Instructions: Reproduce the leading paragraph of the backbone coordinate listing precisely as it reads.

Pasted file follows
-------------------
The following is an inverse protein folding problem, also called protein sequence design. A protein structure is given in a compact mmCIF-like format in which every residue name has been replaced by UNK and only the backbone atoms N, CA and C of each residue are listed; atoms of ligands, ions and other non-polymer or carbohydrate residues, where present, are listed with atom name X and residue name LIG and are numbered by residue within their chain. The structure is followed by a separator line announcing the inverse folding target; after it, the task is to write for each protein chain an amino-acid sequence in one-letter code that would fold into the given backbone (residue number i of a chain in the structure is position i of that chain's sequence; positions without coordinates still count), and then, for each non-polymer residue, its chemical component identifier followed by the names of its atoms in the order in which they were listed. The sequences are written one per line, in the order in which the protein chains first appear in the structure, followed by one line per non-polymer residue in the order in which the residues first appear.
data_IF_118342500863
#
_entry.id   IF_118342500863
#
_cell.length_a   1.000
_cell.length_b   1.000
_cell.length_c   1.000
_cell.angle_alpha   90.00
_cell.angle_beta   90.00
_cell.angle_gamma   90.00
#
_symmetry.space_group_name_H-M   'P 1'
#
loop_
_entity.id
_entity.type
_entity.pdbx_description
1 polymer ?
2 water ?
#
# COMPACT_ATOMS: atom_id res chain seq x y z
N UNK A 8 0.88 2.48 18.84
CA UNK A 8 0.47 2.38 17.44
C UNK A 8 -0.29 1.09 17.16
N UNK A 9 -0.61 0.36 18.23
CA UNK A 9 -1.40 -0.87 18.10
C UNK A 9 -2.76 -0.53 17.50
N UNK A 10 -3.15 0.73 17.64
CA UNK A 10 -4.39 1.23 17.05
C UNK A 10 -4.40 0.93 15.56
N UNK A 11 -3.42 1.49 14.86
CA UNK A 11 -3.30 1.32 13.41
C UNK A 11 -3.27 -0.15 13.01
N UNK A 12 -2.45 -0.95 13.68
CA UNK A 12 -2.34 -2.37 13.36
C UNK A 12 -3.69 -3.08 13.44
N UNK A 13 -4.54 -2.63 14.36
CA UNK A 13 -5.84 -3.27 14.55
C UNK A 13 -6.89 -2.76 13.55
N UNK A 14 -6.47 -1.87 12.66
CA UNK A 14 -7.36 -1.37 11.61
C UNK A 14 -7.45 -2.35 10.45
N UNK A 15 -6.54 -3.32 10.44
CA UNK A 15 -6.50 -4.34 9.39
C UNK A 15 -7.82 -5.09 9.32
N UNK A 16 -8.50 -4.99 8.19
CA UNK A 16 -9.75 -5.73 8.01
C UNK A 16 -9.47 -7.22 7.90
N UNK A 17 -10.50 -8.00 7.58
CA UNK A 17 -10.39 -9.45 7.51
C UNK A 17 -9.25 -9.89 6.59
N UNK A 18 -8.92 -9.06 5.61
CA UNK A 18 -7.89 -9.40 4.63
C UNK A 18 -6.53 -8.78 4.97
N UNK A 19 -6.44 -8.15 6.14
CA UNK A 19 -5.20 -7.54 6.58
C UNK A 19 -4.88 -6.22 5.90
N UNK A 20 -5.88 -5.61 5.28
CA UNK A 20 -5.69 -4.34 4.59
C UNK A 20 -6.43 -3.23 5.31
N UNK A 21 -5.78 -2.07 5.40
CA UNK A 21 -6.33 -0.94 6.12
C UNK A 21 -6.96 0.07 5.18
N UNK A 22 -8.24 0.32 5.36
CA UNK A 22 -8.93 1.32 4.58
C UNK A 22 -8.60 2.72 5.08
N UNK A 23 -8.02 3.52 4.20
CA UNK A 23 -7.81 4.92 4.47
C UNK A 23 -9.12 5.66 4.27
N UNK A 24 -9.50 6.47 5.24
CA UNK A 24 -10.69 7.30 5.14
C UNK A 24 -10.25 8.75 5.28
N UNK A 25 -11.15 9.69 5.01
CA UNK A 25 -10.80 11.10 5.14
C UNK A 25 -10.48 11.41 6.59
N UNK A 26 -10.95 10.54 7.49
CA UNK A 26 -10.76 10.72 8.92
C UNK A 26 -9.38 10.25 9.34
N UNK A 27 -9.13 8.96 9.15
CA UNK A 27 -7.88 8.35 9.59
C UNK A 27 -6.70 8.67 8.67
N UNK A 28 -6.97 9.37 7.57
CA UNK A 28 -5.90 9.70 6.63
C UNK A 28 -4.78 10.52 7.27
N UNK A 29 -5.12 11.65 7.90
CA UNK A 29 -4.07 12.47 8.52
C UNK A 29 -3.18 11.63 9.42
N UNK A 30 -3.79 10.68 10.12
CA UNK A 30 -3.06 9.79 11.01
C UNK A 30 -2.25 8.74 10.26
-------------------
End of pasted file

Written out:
The following is an inverse protein folding problem, also called protein sequence design. A protein structure is given in a compact mmCIF-like format in which every residue name has been replaced by UNK and only the backbone atoms N, CA and C of each residue are listed; atoms of ligands, ions and other non-polymer or carbohydrate residues, where present, are listed with atom name X and residue name LIG and are numbered by residue within their chain. The structure is followed by a separator line announcing the inverse folding target; after it, the task is to write for each protein chain an amino-acid sequence in one-letter code that would fold into the given backbone (residue number i of a chain in the structure is position i of that chain's sequence; positions without coordinates still count), and then, for each non-polymer residue, its chemical component identifier followed by the names of its atoms in the order in which they were listed. The sequences are written one per line, in the order in which the protein chains first appear in the structure, followed by one line per non-polymer residue in the order in which the residues first appear.